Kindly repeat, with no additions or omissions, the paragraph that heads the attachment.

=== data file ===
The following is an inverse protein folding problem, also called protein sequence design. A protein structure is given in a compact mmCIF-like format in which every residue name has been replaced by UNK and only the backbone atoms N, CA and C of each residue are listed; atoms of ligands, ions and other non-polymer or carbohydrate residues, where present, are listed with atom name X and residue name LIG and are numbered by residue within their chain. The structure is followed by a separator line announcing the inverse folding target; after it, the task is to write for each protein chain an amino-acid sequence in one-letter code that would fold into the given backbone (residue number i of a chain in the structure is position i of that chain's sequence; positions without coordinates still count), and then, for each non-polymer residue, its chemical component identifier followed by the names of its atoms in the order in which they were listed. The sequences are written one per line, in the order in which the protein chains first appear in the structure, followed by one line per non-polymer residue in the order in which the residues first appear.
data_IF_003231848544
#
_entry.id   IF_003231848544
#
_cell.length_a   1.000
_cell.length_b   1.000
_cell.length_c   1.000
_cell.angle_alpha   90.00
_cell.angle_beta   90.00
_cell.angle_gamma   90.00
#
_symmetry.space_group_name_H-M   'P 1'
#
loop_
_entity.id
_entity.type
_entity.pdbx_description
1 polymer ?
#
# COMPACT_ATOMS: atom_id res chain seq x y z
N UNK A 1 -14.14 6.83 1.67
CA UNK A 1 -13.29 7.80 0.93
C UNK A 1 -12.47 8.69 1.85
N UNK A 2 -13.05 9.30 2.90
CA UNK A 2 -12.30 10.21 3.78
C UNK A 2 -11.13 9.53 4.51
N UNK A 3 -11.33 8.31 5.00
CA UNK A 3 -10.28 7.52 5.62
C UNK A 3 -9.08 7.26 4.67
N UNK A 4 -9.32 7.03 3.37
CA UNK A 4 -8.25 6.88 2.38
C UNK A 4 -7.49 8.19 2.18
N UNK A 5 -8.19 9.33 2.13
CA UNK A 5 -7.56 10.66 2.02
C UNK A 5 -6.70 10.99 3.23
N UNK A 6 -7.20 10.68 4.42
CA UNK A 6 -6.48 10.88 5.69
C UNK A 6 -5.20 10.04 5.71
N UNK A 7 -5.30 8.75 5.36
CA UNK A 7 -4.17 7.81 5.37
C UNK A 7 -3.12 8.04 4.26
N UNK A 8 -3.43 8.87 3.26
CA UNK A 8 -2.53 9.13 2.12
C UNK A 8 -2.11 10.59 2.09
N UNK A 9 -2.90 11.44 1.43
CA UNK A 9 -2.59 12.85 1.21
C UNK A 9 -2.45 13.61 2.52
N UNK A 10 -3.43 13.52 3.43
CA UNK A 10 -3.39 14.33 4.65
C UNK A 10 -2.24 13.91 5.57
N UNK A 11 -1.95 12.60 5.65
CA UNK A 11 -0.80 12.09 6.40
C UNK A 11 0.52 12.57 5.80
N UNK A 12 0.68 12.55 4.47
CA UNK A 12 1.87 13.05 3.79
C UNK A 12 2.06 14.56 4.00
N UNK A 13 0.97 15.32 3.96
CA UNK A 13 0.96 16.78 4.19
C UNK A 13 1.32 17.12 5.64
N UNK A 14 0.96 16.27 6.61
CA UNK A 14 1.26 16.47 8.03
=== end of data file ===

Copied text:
The following is an inverse protein folding problem, also called protein sequence design. A protein structure is given in a compact mmCIF-like format in which every residue name has been replaced by UNK and only the backbone atoms N, CA and C of each residue are listed; atoms of ligands, ions and other non-polymer or carbohydrate residues, where present, are listed with atom name X and residue name LIG and are numbered by residue within their chain. The structure is followed by a separator line announcing the inverse folding target; after it, the task is to write for each protein chain an amino-acid sequence in one-letter code that would fold into the given backbone (residue number i of a chain in the structure is position i of that chain's sequence; positions without coordinates still count), and then, for each non-polymer residue, its chemical component identifier followed by the names of its atoms in the order in which they were listed. The sequences are written one per line, in the order in which the protein chains first appear in the structure, followed by one line per non-polymer residue in the order in which the residues first appear.